Film Review: In “Two of Us,” You Can’t Keep Lovers Apart
Written by: Christopher Llewellyn Reed | February 5th, 2021
Two of Us (“Deux”) (Filippo Meneghetti, 2020) 3½ out of 4 stars.
There must be something in the cinematic air right now, as the French film Two of Us is the second movie released in as many weeks about an aging same-sex couple struggling to hold on to the life they have built. Last Friday gave us Supernova, following two men on a final road trip before one of them loses himself to Alzheimer’s. Today we have Filippo Meneghetti’s tale of two women, both in their sixties (or so), who have long lived on the same landing in a Paris apartment building.
They are bosom companions who face an existential crisis after a stroke sends one to the hospital. Unfortunately, the woman so stricken has adult children very much unaware of her lover (they think she is just the neighbor). With the (mostly) best of intentions, they send her off to hospice care, threatening not only her recovery but the mental health of her bereft partner. Filled with heartbreaking moments and heartfelt performances, Two of Us proves that it is never too late to come out. Your life may depend on it.
The great German actress Barbara Sukowa (Hannah Arendt) plays Nina, the free spirit of the duo. Martine Chevallier, mostly known for her theater and TV work in France, plays Madeleine, the more reserved partner who fears what her children (and the rest of the world) will think if they find out she is a lesbian. Married for many years to an emotionally abusive man whom she did not love, Madeleine cannot quite bring herself to speak the words of her own liberation.
Still, she and Nina are in the midst of plans to sell their apartments and move to Rome (where they first met). And then, tragedy strikes, perhaps brought on by the stress of knowing she will finally have to tell her children the truth. Compounding the misfortune, she is cut off from the one person who could best aid in her recovery. Slowly stewing, Nina weighs direct action, knowing full well that, legally, she has no rights. It’s a fraught drama, wholly engaging and surprising up to its final moments.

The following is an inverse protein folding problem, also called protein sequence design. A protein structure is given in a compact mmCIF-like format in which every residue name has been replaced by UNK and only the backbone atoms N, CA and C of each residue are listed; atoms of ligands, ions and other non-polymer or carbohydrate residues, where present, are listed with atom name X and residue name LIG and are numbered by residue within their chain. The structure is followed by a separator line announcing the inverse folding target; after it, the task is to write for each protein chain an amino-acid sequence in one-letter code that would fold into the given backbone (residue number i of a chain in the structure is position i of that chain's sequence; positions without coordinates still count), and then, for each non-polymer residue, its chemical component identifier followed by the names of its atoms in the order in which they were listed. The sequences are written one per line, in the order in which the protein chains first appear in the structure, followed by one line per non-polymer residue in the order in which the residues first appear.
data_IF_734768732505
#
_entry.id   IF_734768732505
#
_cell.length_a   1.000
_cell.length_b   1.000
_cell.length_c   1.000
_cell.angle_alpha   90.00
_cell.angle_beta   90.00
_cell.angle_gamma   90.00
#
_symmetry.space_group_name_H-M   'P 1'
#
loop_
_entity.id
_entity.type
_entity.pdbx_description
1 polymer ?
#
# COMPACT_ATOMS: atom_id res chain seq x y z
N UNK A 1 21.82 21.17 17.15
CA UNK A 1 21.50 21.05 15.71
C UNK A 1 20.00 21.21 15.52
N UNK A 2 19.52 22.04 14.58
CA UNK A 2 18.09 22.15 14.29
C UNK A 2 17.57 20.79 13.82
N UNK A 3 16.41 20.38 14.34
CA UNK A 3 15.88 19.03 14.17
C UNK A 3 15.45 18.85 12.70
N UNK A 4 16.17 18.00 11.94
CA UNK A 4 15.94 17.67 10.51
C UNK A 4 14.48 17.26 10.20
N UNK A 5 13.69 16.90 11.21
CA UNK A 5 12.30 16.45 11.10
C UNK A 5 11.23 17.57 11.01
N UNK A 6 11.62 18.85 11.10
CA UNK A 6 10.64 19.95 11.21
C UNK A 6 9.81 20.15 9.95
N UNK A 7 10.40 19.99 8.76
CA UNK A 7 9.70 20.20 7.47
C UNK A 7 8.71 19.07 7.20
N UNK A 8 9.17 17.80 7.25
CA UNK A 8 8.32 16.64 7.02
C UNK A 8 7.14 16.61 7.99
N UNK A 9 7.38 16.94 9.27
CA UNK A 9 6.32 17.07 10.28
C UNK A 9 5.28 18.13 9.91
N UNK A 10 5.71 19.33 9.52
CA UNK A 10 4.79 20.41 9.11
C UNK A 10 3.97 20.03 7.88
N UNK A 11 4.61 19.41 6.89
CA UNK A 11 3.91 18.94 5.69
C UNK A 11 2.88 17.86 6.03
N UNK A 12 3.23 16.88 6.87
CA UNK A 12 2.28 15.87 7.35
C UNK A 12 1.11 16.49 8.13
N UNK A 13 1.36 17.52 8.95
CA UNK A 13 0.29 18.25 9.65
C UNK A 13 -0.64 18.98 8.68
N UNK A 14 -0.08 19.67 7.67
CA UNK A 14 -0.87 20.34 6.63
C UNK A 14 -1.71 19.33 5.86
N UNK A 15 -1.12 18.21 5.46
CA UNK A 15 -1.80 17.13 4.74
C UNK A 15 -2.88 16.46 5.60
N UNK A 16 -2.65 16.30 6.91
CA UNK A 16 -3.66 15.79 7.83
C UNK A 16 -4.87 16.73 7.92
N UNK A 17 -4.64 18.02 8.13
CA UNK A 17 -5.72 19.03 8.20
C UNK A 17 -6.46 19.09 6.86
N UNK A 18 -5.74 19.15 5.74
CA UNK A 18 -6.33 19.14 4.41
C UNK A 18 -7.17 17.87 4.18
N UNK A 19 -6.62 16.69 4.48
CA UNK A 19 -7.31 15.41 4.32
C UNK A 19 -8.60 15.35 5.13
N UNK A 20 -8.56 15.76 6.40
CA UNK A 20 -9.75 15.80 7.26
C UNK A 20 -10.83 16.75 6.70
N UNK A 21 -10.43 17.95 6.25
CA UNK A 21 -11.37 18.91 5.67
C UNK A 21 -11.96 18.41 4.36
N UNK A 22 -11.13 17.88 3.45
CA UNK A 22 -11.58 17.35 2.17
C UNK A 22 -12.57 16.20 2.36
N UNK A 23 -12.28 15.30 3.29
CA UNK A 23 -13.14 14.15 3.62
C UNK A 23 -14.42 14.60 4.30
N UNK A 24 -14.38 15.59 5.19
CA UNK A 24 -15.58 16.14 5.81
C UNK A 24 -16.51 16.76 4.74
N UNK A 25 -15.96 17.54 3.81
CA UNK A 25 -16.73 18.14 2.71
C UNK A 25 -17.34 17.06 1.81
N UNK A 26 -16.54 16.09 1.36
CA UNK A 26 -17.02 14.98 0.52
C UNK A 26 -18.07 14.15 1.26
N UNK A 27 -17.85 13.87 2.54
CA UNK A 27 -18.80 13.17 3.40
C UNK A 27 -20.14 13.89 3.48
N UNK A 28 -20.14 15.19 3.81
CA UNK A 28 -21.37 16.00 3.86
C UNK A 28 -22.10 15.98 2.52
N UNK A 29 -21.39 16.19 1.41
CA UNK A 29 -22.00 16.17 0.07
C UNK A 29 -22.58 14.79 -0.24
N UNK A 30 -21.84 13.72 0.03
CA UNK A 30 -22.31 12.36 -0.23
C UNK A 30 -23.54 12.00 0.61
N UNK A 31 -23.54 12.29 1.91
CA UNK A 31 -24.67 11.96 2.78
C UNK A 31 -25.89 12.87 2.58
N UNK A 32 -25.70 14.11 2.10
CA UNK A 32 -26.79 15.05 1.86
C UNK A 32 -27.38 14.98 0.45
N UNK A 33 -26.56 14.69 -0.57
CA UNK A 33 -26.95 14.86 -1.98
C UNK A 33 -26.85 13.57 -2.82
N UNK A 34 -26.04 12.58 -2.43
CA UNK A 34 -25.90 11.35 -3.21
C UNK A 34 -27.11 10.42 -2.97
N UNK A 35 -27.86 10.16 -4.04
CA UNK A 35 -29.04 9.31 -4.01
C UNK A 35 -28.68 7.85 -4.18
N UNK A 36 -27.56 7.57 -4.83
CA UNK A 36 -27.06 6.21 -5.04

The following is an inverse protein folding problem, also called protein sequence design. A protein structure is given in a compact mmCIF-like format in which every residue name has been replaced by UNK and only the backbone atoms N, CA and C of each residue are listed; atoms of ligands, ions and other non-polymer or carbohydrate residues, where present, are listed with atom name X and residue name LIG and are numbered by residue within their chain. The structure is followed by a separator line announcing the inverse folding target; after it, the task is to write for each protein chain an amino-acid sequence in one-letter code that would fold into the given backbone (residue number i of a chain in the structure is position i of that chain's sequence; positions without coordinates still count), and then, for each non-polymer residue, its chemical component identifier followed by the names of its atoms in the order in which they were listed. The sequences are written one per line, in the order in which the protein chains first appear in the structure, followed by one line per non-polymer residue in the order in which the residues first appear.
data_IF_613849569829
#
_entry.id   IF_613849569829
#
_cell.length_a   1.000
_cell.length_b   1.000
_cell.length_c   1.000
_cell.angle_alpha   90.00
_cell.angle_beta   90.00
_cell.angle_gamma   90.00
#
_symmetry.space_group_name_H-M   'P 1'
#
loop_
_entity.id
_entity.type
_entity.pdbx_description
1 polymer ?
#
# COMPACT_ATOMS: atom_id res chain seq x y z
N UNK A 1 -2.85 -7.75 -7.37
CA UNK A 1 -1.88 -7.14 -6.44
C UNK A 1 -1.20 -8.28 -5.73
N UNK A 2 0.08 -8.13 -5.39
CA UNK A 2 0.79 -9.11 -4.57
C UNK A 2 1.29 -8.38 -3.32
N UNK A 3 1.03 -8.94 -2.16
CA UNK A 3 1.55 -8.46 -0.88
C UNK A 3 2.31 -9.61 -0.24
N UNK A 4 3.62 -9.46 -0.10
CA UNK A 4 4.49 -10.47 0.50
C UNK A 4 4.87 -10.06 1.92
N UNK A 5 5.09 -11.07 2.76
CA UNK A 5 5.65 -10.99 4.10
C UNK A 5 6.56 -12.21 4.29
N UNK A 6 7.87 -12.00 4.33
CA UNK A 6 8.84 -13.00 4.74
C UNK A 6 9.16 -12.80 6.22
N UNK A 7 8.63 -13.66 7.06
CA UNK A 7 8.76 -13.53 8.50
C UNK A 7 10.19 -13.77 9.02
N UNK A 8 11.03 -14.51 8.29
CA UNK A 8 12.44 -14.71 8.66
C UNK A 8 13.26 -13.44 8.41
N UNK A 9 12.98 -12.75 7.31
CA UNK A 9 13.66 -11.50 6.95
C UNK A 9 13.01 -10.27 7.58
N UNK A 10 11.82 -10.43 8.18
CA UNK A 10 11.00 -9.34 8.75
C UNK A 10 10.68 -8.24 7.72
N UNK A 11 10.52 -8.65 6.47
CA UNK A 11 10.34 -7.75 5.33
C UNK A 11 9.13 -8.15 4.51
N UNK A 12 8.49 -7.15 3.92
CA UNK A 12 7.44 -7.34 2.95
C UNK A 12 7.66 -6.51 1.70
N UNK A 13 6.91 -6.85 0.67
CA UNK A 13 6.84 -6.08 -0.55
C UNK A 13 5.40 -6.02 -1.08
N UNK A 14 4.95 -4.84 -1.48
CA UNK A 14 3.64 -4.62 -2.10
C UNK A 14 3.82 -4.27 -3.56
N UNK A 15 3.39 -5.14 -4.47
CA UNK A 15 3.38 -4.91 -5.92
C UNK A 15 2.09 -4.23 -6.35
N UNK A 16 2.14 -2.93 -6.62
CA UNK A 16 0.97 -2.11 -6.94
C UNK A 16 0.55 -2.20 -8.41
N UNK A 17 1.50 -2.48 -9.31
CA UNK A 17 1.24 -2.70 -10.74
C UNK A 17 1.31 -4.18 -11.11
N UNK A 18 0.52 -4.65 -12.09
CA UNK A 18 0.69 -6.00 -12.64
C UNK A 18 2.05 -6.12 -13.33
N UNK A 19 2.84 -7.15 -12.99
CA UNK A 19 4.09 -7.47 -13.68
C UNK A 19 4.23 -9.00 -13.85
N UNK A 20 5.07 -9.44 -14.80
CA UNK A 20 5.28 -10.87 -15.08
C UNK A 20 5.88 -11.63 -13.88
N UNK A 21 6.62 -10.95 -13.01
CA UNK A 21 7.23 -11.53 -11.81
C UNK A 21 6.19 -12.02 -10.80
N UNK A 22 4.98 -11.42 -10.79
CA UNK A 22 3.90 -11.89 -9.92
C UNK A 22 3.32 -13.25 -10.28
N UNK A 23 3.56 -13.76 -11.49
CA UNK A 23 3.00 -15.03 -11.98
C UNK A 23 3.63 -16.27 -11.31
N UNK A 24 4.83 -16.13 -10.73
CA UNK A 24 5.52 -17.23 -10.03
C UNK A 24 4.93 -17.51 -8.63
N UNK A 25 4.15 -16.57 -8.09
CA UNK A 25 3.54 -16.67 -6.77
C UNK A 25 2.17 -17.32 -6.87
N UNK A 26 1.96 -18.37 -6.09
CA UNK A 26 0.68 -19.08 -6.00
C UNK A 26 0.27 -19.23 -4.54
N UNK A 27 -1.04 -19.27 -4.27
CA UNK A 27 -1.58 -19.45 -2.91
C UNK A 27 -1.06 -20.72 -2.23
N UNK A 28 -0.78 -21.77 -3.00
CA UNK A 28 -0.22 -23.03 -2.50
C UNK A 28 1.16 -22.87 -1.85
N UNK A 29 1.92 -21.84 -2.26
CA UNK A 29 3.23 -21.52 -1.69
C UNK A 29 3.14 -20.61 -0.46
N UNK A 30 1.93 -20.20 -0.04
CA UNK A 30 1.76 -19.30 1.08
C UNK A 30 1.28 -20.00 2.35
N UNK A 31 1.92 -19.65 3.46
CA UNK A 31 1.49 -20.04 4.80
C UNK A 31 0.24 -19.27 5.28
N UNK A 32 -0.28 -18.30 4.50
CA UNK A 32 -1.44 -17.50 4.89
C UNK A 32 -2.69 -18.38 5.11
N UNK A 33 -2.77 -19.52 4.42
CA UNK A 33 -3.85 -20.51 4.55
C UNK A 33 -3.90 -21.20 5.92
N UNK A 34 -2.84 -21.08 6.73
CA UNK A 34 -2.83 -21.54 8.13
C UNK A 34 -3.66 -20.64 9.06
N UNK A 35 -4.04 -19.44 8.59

Meneghetti, making his feature debut, expertly directs his actors, holding them in restraint much of the time, as befits the societal pressures that keep them in metaphorical chains, yet allows for some big emotional moments towards the end. He also uses a dream motif of young girls playing hide-and-seek to set up the challenge of self-actualization. There is no victory in this particular battle without some kind of loss.
Léa Drucker (Custody) is excellent as Anne, Madeleine’s daughter, who so cannot fathom that Nina is anything but an overly needy friend that she overlooks the obvious, and then once she understands, refuses to accept that reality. Matched by the subtlety of much of the dialogue, the performances of the three lead actresses bring out the humanity of all involved, even if some of the supporting characters are less well defined. A romantic drama as intense as it is profound, Two of Us is for all who have loved and hope to keep on loving.